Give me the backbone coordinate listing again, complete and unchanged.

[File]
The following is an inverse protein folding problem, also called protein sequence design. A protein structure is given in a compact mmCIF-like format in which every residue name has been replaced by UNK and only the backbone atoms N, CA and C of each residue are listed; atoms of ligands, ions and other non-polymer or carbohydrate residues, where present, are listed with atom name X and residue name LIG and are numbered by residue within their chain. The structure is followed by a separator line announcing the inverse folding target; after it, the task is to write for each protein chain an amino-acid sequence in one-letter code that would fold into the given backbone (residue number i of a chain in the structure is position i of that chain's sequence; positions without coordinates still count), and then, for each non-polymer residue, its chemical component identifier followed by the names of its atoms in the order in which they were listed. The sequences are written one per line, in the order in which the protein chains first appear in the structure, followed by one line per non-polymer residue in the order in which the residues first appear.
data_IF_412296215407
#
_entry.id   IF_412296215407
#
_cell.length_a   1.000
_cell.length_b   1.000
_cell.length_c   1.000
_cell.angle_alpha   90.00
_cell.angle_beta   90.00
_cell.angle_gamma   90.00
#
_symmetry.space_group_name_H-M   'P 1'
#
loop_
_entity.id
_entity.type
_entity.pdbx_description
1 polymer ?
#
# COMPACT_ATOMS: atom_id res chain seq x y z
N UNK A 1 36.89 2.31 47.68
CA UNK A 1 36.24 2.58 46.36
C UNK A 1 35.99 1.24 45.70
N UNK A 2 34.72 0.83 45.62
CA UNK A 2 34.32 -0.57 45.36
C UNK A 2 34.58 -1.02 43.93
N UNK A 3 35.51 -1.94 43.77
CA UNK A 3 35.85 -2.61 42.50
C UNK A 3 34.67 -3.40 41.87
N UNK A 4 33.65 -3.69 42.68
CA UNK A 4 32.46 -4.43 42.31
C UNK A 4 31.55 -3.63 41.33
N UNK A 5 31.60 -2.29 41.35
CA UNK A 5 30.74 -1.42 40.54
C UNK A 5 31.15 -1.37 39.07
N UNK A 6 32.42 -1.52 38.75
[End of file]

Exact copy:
The following is an inverse protein folding problem, also called protein sequence design. A protein structure is given in a compact mmCIF-like format in which every residue name has been replaced by UNK and only the backbone atoms N, CA and C of each residue are listed; atoms of ligands, ions and other non-polymer or carbohydrate residues, where present, are listed with atom name X and residue name LIG and are numbered by residue within their chain. The structure is followed by a separator line announcing the inverse folding target; after it, the task is to write for each protein chain an amino-acid sequence in one-letter code that would fold into the given backbone (residue number i of a chain in the structure is position i of that chain's sequence; positions without coordinates still count), and then, for each non-polymer residue, its chemical component identifier followed by the names of its atoms in the order in which they were listed. The sequences are written one per line, in the order in which the protein chains first appear in the structure, followed by one line per non-polymer residue in the order in which the residues first appear.
data_IF_412296215407
#
_entry.id   IF_412296215407
#
_cell.length_a   1.000
_cell.length_b   1.000
_cell.length_c   1.000
_cell.angle_alpha   90.00
_cell.angle_beta   90.00
_cell.angle_gamma   90.00
#
_symmetry.space_group_name_H-M   'P 1'
#
loop_
_entity.id
_entity.type
_entity.pdbx_description
1 polymer ?
#
# COMPACT_ATOMS: atom_id res chain seq x y z
N UNK A 1 36.89 2.31 47.68
CA UNK A 1 36.24 2.58 46.36
C UNK A 1 35.99 1.24 45.70
N UNK A 2 34.72 0.83 45.62
CA UNK A 2 34.32 -0.57 45.36
C UNK A 2 34.58 -1.02 43.93
N UNK A 3 35.51 -1.94 43.77
CA UNK A 3 35.85 -2.61 42.50
C UNK A 3 34.67 -3.40 41.87
N UNK A 4 33.65 -3.69 42.68
CA UNK A 4 32.46 -4.43 42.31
C UNK A 4 31.55 -3.63 41.33
N UNK A 5 31.60 -2.29 41.35
CA UNK A 5 30.74 -1.42 40.54
C UNK A 5 31.15 -1.37 39.07
N UNK A 6 32.42 -1.52 38.75